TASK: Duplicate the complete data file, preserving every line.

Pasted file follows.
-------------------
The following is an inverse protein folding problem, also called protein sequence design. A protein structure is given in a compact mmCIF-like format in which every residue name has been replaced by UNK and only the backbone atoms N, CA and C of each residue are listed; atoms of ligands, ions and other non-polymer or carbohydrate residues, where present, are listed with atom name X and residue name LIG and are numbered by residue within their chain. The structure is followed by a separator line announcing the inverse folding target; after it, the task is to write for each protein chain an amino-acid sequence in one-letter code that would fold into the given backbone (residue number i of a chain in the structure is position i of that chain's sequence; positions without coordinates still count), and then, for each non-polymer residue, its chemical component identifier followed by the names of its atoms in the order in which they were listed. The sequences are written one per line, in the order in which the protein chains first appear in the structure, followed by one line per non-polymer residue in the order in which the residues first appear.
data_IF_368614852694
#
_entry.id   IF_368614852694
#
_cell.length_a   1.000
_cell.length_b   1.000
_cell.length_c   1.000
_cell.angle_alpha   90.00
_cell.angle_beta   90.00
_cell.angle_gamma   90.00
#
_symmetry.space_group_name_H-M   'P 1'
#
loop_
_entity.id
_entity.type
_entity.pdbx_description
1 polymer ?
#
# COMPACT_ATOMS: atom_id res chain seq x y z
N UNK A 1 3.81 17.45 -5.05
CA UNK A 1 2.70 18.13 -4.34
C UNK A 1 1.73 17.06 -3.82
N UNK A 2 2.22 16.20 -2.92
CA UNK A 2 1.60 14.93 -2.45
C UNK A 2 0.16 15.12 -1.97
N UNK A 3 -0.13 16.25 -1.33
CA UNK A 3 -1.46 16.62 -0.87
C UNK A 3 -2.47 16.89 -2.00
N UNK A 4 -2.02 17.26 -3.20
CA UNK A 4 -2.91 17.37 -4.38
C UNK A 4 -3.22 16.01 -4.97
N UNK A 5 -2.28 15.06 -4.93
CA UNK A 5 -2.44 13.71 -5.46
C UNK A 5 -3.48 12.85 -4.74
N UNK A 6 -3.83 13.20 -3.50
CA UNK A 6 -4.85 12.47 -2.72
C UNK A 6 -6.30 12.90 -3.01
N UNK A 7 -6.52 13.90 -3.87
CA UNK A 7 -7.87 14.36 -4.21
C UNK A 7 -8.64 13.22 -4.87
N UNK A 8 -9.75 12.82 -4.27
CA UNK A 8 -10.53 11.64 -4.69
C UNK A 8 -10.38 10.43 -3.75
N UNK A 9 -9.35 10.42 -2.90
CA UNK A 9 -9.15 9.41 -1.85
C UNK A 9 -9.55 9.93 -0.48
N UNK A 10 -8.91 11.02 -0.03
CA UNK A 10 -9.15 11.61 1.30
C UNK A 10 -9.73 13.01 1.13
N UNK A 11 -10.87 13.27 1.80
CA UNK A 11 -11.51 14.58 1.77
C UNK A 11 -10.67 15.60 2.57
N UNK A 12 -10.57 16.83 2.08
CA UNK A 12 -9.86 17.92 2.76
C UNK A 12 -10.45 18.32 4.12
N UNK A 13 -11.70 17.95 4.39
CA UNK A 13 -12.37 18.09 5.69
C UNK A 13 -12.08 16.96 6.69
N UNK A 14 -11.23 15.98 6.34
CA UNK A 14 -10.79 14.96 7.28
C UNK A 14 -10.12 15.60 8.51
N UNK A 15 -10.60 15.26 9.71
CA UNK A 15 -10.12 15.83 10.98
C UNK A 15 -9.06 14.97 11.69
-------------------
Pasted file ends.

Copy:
The following is an inverse protein folding problem, also called protein sequence design. A protein structure is given in a compact mmCIF-like format in which every residue name has been replaced by UNK and only the backbone atoms N, CA and C of each residue are listed; atoms of ligands, ions and other non-polymer or carbohydrate residues, where present, are listed with atom name X and residue name LIG and are numbered by residue within their chain. The structure is followed by a separator line announcing the inverse folding target; after it, the task is to write for each protein chain an amino-acid sequence in one-letter code that would fold into the given backbone (residue number i of a chain in the structure is position i of that chain's sequence; positions without coordinates still count), and then, for each non-polymer residue, its chemical component identifier followed by the names of its atoms in the order in which they were listed. The sequences are written one per line, in the order in which the protein chains first appear in the structure, followed by one line per non-polymer residue in the order in which the residues first appear.
data_IF_368614852694
#
_entry.id   IF_368614852694
#
_cell.length_a   1.000
_cell.length_b   1.000
_cell.length_c   1.000
_cell.angle_alpha   90.00
_cell.angle_beta   90.00
_cell.angle_gamma   90.00
#
_symmetry.space_group_name_H-M   'P 1'
#
loop_
_entity.id
_entity.type
_entity.pdbx_description
1 polymer ?
#
# COMPACT_ATOMS: atom_id res chain seq x y z
N UNK A 1 3.81 17.45 -5.05
CA UNK A 1 2.70 18.13 -4.34
C UNK A 1 1.73 17.06 -3.82
N UNK A 2 2.22 16.20 -2.92
CA UNK A 2 1.60 14.93 -2.45
C UNK A 2 0.16 15.12 -1.97
N UNK A 3 -0.13 16.25 -1.33
CA UNK A 3 -1.46 16.62 -0.87
C UNK A 3 -2.47 16.89 -2.00
N UNK A 4 -2.02 17.26 -3.20
CA UNK A 4 -2.91 17.37 -4.38
C UNK A 4 -3.22 16.01 -4.97
N UNK A 5 -2.28 15.06 -4.93
CA UNK A 5 -2.44 13.71 -5.46
C UNK A 5 -3.48 12.85 -4.74
N UNK A 6 -3.83 13.20 -3.50
CA UNK A 6 -4.85 12.47 -2.72
C UNK A 6 -6.30 12.90 -3.01
N UNK A 7 -6.52 13.90 -3.87
CA UNK A 7 -7.87 14.36 -4.21
C UNK A 7 -8.64 13.22 -4.87
N UNK A 8 -9.75 12.82 -4.27
CA UNK A 8 -10.53 11.64 -4.69
C UNK A 8 -10.38 10.43 -3.75
N UNK A 9 -9.35 10.42 -2.90
CA UNK A 9 -9.15 9.41 -1.85
C UNK A 9 -9.55 9.93 -0.48
N UNK A 10 -8.91 11.02 -0.03
CA UNK A 10 -9.15 11.61 1.30
C UNK A 10 -9.73 13.01 1.13
N UNK A 11 -10.87 13.27 1.80
CA UNK A 11 -11.51 14.58 1.77
C UNK A 11 -10.67 15.60 2.57
N UNK A 12 -10.57 16.83 2.08
CA UNK A 12 -9.86 17.92 2.76
C UNK A 12 -10.45 18.32 4.12
N UNK A 13 -11.70 17.95 4.39
CA UNK A 13 -12.37 18.09 5.69
C UNK A 13 -12.08 16.96 6.69
N UNK A 14 -11.23 15.98 6.34
CA UNK A 14 -10.79 14.96 7.28
C UNK A 14 -10.12 15.60 8.51
N UNK A 15 -10.60 15.26 9.71
CA UNK A 15 -10.12 15.83 10.98
C UNK A 15 -9.06 14.97 11.69